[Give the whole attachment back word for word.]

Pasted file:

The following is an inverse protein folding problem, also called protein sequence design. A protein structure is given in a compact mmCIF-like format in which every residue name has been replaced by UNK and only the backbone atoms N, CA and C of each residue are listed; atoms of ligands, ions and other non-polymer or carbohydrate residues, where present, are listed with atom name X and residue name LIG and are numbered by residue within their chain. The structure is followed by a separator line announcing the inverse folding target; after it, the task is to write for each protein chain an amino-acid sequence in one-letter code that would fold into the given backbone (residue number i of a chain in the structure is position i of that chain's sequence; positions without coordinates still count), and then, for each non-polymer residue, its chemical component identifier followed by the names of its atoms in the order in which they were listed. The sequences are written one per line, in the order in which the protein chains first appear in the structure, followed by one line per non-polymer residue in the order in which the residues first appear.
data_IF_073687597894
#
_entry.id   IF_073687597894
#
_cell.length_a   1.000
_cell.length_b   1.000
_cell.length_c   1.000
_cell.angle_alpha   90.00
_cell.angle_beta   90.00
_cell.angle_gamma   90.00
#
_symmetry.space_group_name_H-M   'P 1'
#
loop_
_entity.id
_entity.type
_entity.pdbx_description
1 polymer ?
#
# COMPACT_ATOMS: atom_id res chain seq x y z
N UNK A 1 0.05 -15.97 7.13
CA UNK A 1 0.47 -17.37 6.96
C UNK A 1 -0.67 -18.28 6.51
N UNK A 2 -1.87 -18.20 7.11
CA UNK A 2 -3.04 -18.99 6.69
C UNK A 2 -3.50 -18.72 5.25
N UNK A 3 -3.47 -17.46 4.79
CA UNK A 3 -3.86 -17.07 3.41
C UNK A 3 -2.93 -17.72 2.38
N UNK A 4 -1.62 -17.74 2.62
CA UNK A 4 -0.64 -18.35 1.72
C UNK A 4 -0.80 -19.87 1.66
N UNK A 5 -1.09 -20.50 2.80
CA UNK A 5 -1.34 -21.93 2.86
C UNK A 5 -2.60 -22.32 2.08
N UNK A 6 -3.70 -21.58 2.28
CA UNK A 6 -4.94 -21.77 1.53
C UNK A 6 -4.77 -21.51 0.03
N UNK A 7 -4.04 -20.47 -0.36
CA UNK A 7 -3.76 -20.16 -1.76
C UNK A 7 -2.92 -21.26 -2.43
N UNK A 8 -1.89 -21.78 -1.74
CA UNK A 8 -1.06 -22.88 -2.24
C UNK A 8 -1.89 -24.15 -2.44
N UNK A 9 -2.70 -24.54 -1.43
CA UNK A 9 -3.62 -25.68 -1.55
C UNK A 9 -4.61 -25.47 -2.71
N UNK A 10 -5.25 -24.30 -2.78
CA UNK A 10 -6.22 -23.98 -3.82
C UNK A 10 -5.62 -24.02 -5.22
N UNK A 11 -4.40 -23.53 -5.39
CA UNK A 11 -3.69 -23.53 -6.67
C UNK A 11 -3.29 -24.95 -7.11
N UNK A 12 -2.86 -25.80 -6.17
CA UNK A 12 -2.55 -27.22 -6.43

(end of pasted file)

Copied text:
The following is an inverse protein folding problem, also called protein sequence design. A protein structure is given in a compact mmCIF-like format in which every residue name has been replaced by UNK and only the backbone atoms N, CA and C of each residue are listed; atoms of ligands, ions and other non-polymer or carbohydrate residues, where present, are listed with atom name X and residue name LIG and are numbered by residue within their chain. The structure is followed by a separator line announcing the inverse folding target; after it, the task is to write for each protein chain an amino-acid sequence in one-letter code that would fold into the given backbone (residue number i of a chain in the structure is position i of that chain's sequence; positions without coordinates still count), and then, for each non-polymer residue, its chemical component identifier followed by the names of its atoms in the order in which they were listed. The sequences are written one per line, in the order in which the protein chains first appear in the structure, followed by one line per non-polymer residue in the order in which the residues first appear.
data_IF_073687597894
#
_entry.id   IF_073687597894
#
_cell.length_a   1.000
_cell.length_b   1.000
_cell.length_c   1.000
_cell.angle_alpha   90.00
_cell.angle_beta   90.00
_cell.angle_gamma   90.00
#
_symmetry.space_group_name_H-M   'P 1'
#
loop_
_entity.id
_entity.type
_entity.pdbx_description
1 polymer ?
#
# COMPACT_ATOMS: atom_id res chain seq x y z
N UNK A 1 0.05 -15.97 7.13
CA UNK A 1 0.47 -17.37 6.96
C UNK A 1 -0.67 -18.28 6.51
N UNK A 2 -1.87 -18.20 7.11
CA UNK A 2 -3.04 -18.99 6.69
C UNK A 2 -3.50 -18.72 5.25
N UNK A 3 -3.47 -17.46 4.79
CA UNK A 3 -3.86 -17.07 3.41
C UNK A 3 -2.93 -17.72 2.38
N UNK A 4 -1.62 -17.74 2.62
CA UNK A 4 -0.64 -18.35 1.72
C UNK A 4 -0.80 -19.87 1.66
N UNK A 5 -1.09 -20.50 2.80
CA UNK A 5 -1.34 -21.93 2.86
C UNK A 5 -2.60 -22.32 2.08
N UNK A 6 -3.70 -21.58 2.28
CA UNK A 6 -4.94 -21.77 1.53
C UNK A 6 -4.77 -21.51 0.03
N UNK A 7 -4.04 -20.47 -0.36
CA UNK A 7 -3.76 -20.16 -1.76
C UNK A 7 -2.92 -21.26 -2.43
N UNK A 8 -1.89 -21.78 -1.74
CA UNK A 8 -1.06 -22.88 -2.24
C UNK A 8 -1.89 -24.15 -2.44
N UNK A 9 -2.70 -24.54 -1.43
CA UNK A 9 -3.62 -25.68 -1.55
C UNK A 9 -4.61 -25.47 -2.71
N UNK A 10 -5.25 -24.30 -2.78
CA UNK A 10 -6.22 -23.98 -3.82
C UNK A 10 -5.62 -24.02 -5.22
N UNK A 11 -4.40 -23.53 -5.39
CA UNK A 11 -3.69 -23.53 -6.67
C UNK A 11 -3.29 -24.95 -7.11
N UNK A 12 -2.86 -25.80 -6.17
CA UNK A 12 -2.55 -27.22 -6.43